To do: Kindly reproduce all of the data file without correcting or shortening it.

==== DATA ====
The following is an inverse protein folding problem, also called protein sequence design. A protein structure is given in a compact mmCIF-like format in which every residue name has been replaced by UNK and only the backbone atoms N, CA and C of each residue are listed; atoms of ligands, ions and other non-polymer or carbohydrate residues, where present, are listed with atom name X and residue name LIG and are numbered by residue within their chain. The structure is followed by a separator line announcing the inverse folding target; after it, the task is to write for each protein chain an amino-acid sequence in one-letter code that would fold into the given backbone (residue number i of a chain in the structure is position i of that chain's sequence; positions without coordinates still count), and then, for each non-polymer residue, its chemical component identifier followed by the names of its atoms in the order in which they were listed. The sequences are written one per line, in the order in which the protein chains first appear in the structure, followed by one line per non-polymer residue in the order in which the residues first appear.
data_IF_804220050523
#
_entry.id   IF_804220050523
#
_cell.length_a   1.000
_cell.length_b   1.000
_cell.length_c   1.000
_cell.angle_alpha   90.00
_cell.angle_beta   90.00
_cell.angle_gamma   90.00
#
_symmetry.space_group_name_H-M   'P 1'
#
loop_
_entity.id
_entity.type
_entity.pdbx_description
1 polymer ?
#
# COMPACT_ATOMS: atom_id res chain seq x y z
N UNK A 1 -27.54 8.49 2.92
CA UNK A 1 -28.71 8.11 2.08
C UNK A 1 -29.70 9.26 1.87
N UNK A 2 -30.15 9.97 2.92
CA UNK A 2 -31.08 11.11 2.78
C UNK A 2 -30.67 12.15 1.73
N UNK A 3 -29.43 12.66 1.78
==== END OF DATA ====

The following is an inverse protein folding problem, also called protein sequence design. A protein structure is given in a compact mmCIF-like format in which every residue name has been replaced by UNK and only the backbone atoms N, CA and C of each residue are listed; atoms of ligands, ions and other non-polymer or carbohydrate residues, where present, are listed with atom name X and residue name LIG and are numbered by residue within their chain. The structure is followed by a separator line announcing the inverse folding target; after it, the task is to write for each protein chain an amino-acid sequence in one-letter code that would fold into the given backbone (residue number i of a chain in the structure is position i of that chain's sequence; positions without coordinates still count), and then, for each non-polymer residue, its chemical component identifier followed by the names of its atoms in the order in which they were listed. The sequences are written one per line, in the order in which the protein chains first appear in the structure, followed by one line per non-polymer residue in the order in which the residues first appear.
data_IF_804220050523
#
_entry.id   IF_804220050523
#
_cell.length_a   1.000
_cell.length_b   1.000
_cell.length_c   1.000
_cell.angle_alpha   90.00
_cell.angle_beta   90.00
_cell.angle_gamma   90.00
#
_symmetry.space_group_name_H-M   'P 1'
#
loop_
_entity.id
_entity.type
_entity.pdbx_description
1 polymer ?
#
# COMPACT_ATOMS: atom_id res chain seq x y z
N UNK A 1 -27.54 8.49 2.92
CA UNK A 1 -28.71 8.11 2.08
C UNK A 1 -29.70 9.26 1.87
N UNK A 2 -30.15 9.97 2.92
CA UNK A 2 -31.08 11.11 2.78
C UNK A 2 -30.67 12.15 1.73
N UNK A 3 -29.43 12.66 1.78